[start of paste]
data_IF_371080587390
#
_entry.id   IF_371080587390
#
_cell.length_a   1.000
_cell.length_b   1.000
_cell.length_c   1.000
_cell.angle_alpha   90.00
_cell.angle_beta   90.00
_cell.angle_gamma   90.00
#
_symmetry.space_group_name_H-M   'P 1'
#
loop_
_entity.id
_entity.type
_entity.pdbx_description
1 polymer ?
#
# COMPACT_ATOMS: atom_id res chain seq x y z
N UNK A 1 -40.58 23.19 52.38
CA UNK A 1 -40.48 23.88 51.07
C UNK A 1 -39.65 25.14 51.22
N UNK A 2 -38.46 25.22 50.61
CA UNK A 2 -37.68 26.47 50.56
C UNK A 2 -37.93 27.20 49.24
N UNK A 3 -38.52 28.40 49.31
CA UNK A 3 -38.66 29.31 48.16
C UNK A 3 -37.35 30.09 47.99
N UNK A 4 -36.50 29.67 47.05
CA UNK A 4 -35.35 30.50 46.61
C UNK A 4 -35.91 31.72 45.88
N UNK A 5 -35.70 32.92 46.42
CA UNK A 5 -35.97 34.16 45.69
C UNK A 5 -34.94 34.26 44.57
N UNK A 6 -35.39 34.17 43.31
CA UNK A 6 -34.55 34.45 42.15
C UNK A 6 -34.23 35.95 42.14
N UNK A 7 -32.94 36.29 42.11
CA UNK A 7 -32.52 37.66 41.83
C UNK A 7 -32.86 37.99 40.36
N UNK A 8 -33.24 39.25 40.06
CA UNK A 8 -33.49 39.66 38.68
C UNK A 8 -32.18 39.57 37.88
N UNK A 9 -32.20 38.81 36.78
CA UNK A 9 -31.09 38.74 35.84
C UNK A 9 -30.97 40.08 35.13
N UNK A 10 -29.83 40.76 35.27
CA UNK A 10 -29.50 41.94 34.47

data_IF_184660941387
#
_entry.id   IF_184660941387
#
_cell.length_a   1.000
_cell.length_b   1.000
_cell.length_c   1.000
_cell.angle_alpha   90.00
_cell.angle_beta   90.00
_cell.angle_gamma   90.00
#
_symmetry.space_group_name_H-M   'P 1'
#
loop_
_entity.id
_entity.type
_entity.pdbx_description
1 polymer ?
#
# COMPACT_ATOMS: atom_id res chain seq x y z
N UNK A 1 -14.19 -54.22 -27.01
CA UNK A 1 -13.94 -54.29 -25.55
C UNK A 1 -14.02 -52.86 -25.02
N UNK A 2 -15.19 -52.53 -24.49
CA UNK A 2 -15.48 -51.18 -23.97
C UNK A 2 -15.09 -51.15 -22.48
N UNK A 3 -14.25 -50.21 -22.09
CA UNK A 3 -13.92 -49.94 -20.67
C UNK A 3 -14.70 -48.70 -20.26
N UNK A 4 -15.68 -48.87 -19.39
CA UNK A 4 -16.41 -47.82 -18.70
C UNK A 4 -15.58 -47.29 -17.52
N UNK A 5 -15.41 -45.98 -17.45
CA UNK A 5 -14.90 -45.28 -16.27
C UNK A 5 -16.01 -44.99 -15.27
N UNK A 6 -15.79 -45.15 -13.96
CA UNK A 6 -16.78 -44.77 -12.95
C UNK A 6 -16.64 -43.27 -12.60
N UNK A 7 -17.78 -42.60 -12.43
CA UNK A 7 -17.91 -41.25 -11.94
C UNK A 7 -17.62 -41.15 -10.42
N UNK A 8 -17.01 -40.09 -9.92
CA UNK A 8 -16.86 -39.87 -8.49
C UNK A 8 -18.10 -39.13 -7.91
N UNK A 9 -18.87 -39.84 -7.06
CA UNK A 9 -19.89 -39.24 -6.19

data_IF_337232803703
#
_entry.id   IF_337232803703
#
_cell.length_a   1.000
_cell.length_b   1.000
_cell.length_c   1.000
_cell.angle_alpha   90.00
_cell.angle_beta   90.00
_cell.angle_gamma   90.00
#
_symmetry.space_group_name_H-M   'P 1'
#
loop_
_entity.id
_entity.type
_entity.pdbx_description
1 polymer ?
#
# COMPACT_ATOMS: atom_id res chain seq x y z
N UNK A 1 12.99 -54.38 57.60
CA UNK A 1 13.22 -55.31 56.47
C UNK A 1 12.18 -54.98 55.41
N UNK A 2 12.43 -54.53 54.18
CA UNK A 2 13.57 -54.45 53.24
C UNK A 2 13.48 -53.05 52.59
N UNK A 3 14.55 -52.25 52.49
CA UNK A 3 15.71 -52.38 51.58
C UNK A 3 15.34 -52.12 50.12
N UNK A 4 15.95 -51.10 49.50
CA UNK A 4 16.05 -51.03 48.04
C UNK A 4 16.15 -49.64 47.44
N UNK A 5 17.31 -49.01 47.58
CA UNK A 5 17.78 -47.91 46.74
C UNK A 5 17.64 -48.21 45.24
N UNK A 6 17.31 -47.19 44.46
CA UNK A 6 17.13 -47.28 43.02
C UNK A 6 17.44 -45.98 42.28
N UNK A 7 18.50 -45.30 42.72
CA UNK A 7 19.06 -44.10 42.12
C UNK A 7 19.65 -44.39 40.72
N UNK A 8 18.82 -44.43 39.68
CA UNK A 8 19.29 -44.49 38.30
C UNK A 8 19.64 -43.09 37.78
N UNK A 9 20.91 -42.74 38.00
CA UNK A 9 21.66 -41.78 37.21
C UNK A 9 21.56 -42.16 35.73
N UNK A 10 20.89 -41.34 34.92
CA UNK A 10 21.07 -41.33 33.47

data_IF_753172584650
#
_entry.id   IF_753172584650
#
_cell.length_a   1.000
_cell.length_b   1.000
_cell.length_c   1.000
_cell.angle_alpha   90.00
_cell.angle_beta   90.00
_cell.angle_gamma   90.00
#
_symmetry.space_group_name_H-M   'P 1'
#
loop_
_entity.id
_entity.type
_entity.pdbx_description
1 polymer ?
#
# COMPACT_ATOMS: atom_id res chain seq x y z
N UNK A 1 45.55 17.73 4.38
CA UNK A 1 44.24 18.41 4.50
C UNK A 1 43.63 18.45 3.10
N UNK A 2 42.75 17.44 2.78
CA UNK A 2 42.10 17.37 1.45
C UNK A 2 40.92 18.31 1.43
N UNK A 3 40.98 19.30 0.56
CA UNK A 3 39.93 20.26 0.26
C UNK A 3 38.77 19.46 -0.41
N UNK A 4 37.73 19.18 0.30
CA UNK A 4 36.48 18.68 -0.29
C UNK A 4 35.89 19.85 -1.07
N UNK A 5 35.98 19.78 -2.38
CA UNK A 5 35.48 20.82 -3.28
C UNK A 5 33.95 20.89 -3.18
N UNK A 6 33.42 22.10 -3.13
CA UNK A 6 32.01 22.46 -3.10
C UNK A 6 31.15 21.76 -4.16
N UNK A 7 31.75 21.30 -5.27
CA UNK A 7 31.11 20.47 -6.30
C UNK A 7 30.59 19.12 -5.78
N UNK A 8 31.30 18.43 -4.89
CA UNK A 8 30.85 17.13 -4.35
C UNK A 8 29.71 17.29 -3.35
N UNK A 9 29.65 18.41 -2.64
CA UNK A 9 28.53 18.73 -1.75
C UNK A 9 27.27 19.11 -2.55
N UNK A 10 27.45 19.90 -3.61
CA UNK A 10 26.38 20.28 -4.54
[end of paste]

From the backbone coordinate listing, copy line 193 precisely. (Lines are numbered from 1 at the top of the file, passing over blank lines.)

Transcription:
CA UNK A 10 26.38 20.28 -4.54